“Having found his affinity for Michelangelo, Rodin now tackled the problem of how to draw on his example, not just copy from it. He began work on a full-scale figure that, while showing Michelangelo’s influence, was quite unlike anything Rodin had actually seen in Italy. The piece, a male nude destined to become famous as The Age of Bronze, was freestanding, both literally and figuratively, and it signaled the end of Rodin’s 20-year apprenticeship in art. Early on in the year of 1877, Rodin was accused of being an imposter. The Salon claimed that he had taken a statue and just molded right over it with new material. When Rodin found out what he was being accused of, he rushed to the press and had pictures taken to prove that he was not an imposter, and to prove that the sculpture was not exactly like the human body.
Finally, the Salon concluded that it was not the same thing and Rodin said, “I have learned how to use it bronze casting. ” Rodin returned to Paris in late1877, when a death occurred in the family. Rodin had lost his mother, and now his father had gone blind and was beginning to turn senile. If that were not enough, his son, from his common-law wife Rose was almost completely retarded. Some say that it is possible that he suffered a head injury when he fell from a two-story window as a young baby. Even though his son was dying, Rodin attempted to give his son drawing lessons, but his son appeared to ignore him.
Throughout Auguste Rodin’s work, one can see the similarities between his work and Michelangelo’s work. One can assume that after one man studies another great man, traits and ideas will shine through the artists’ work. The Age of Bronze resembles Michelangelo’s Dying Slave by the posture that the two statues share. The two men are twisted in the same fashion, as if they are “frozen” and sculpted just as the artist saw them.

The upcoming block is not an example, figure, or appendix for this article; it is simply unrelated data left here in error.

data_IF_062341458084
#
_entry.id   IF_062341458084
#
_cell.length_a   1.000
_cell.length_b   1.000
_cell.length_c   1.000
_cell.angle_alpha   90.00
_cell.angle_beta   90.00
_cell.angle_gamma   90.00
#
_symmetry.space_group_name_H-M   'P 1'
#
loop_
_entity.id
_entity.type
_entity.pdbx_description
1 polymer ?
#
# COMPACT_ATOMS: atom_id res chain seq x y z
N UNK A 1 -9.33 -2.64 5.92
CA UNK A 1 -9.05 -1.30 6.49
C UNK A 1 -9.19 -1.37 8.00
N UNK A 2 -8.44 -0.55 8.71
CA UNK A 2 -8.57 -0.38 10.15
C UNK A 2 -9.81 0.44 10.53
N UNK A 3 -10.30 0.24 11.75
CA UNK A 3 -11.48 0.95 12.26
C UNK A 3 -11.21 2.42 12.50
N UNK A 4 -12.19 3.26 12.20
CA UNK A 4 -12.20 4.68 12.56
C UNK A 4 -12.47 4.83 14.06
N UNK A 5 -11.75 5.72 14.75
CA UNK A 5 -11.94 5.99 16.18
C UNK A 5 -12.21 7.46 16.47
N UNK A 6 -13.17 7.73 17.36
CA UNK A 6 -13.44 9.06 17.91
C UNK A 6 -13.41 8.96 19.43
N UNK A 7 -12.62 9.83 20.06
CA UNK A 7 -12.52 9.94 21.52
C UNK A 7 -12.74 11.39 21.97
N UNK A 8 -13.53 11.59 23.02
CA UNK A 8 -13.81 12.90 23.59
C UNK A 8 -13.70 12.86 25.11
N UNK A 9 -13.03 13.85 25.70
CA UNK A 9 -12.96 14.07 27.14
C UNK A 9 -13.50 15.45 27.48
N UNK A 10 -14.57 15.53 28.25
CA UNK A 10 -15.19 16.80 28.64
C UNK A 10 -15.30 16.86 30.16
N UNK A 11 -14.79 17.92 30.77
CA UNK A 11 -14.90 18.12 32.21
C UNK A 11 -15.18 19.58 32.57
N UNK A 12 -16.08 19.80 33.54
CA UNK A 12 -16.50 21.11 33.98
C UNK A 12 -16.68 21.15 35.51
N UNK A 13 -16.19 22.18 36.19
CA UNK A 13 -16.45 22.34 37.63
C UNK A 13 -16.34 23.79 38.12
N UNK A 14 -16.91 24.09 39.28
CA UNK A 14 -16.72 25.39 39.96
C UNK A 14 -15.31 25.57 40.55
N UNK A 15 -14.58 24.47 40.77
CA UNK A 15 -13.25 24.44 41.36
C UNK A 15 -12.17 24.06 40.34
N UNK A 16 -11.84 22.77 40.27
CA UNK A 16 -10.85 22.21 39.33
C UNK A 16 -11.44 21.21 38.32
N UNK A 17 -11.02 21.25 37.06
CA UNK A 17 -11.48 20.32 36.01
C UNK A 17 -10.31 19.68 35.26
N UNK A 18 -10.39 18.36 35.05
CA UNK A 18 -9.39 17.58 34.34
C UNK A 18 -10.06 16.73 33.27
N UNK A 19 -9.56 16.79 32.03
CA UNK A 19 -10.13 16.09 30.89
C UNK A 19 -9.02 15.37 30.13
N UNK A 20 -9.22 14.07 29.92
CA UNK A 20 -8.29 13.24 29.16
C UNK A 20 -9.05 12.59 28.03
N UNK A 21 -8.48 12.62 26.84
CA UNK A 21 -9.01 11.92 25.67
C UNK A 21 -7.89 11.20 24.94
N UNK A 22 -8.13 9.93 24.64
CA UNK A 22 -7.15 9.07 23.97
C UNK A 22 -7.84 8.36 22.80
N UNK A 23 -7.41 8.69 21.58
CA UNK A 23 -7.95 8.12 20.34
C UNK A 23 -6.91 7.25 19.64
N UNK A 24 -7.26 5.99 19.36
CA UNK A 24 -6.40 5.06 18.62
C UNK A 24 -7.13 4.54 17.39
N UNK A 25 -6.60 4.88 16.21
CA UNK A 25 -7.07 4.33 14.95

One leg of each statue has its knee bent, both heads are looking forward, and the arm is raised in the air. Rodin’s Crouching Woman resembles many characteristics from Michelangelo’s Crouching Youth. The Crouching Woman, created between 1880-1882, looks as if she has eternal suffering. This is given away by the way her knees are bent, implying that she may be helpless, she wants to be pitied, or she is tired.
The similarities between the two statues is easier to see than the differences. Both figures heads are tilted the same way. Both knees are bent and intertwined with her own arms; while one hand holds one foot. Both women have clear muscle definition, but the facial expression is just like the muscle definition, obvious that there are no emotions to show. Lastly, both sculptures are left in an un-sculptured stone for a base. Once again, Michelangelo’s work can be seen in Rodin’s Faun and Child.
The Faun and Child was designed in December 1882, and is almost a replica of Michelangelo’s sketch of the prophet Jechonius. Both adult figures have their heads looking back, as if both guardian and child are in danger. Secondly, the guardian is holding the child with his/her left arm. Lastly, it seems as though the children are either reaching or looking at something that they yearn for. Rodin was a very talented artist, sculptor, and thinker. He was able to make people see things the way that he saw them, and even though it was tough getting started, he prevailed and was able to live happily; considering what a hard life he had.
Rodin died in November 1917 and his common-law wife, Rose, died in February of 1917. Rodin died with having completed over 400 sculptures and 7,000 drawings. Two of Rodin’s most famous pieces of work were finally shown in the Salon in 1878, The Man with the Broken Nose and the Age of Bronze. I had a chance to see several Rodins and visit his home in paris last summer and while he may reflect Michealangelo ,it was clear ,no one could deny his talent as a sculptor. His forms hold such a strong sense of motion and strength.
My favorite would have to be his sculpture the Kiss, it stands in the garden deTolluries in paris and just left such a strong impression on me. Bibliography:Bibliography1. Cunningham, Lawrence and John Reich. Culture and Values: A Survey of the WesternHumanities. Vol. 2, 4th Edition.
Forth Worth: Harcourt Brace College Publishers, 1998. 2. HalWilliam Harlan and the Editors of Time-Life Books. The World of Rodin: 1840-1917. Virginia: Time-Life Books, 1978.
3. Lampert, Catherine. Rodin: Sculpture and Drawings. Hong Kong: Kwong Fat Offset PrintingCo. Ltd. , 1986.